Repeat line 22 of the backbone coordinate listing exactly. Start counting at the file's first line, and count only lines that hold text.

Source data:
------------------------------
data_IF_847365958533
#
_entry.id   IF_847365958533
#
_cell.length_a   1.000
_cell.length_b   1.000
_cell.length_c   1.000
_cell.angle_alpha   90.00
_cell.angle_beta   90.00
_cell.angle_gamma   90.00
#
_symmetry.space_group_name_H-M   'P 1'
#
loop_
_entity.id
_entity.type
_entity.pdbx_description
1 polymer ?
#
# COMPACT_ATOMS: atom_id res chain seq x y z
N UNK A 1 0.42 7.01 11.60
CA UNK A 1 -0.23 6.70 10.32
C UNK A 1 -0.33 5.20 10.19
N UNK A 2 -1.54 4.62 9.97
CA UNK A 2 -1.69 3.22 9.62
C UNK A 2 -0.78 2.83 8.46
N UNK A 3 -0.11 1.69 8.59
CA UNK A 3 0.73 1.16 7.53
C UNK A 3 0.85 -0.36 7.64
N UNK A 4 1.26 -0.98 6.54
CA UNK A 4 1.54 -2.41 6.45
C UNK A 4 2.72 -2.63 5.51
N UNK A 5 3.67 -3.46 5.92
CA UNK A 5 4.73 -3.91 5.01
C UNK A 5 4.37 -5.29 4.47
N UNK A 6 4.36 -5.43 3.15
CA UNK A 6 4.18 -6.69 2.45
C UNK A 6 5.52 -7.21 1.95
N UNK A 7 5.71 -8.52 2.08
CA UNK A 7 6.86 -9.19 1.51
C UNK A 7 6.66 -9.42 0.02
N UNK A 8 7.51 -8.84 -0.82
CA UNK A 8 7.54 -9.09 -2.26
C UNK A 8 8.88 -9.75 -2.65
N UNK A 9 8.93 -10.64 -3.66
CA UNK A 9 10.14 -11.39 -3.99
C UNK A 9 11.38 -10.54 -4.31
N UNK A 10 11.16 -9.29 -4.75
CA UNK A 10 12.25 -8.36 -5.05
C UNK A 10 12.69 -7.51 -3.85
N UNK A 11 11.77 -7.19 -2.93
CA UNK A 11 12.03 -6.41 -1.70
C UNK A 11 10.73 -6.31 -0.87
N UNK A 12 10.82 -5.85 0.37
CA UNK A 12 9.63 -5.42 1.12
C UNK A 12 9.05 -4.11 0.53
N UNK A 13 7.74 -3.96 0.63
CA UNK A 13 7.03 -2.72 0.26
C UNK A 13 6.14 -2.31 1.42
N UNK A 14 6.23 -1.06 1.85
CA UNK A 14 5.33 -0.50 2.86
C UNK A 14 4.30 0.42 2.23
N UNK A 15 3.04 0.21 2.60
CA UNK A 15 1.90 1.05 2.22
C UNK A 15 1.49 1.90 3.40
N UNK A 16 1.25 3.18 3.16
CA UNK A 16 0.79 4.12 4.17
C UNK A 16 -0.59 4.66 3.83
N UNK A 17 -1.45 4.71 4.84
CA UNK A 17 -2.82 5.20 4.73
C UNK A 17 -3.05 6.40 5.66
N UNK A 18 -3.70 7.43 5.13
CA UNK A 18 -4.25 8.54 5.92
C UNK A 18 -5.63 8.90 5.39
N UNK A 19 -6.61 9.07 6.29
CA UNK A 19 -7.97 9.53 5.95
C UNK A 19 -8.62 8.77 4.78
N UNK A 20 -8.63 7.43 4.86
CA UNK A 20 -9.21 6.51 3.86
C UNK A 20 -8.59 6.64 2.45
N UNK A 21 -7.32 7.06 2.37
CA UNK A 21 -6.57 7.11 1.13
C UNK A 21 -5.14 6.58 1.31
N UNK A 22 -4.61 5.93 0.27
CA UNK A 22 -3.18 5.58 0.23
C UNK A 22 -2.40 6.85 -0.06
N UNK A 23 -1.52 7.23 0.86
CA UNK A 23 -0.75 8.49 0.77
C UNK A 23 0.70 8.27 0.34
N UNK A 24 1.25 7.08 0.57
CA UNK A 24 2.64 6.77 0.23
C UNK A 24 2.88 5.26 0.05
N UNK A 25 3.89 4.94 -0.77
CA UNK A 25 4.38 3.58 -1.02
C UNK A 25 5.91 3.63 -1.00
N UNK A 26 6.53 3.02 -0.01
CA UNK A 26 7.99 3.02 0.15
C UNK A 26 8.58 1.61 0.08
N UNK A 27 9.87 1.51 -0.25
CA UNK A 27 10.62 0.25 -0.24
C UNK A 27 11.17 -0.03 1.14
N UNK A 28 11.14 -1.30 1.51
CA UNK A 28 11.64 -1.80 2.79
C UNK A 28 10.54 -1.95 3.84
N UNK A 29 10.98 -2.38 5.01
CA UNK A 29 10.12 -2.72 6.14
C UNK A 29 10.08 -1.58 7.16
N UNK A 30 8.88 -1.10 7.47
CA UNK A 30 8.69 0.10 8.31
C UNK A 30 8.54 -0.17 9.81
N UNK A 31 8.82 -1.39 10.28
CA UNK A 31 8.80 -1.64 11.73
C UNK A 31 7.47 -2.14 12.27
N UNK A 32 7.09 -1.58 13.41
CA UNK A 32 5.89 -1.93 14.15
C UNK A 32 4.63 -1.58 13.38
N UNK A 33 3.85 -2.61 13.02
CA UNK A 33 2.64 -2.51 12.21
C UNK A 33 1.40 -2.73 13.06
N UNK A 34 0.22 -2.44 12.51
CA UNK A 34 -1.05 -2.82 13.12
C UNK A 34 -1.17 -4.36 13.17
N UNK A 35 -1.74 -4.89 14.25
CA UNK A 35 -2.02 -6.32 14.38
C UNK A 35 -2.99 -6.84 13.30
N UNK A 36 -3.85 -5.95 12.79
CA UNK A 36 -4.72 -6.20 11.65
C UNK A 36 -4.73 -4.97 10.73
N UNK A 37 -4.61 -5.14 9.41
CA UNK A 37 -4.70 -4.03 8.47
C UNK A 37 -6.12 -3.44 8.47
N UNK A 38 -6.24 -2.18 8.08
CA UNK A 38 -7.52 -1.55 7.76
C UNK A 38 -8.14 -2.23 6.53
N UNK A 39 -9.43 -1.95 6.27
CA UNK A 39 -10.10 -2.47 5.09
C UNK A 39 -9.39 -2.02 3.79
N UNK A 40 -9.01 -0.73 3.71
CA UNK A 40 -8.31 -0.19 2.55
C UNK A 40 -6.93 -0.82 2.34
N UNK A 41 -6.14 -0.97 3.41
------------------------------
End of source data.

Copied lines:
CA UNK A 1 -0.23 6.70 10.32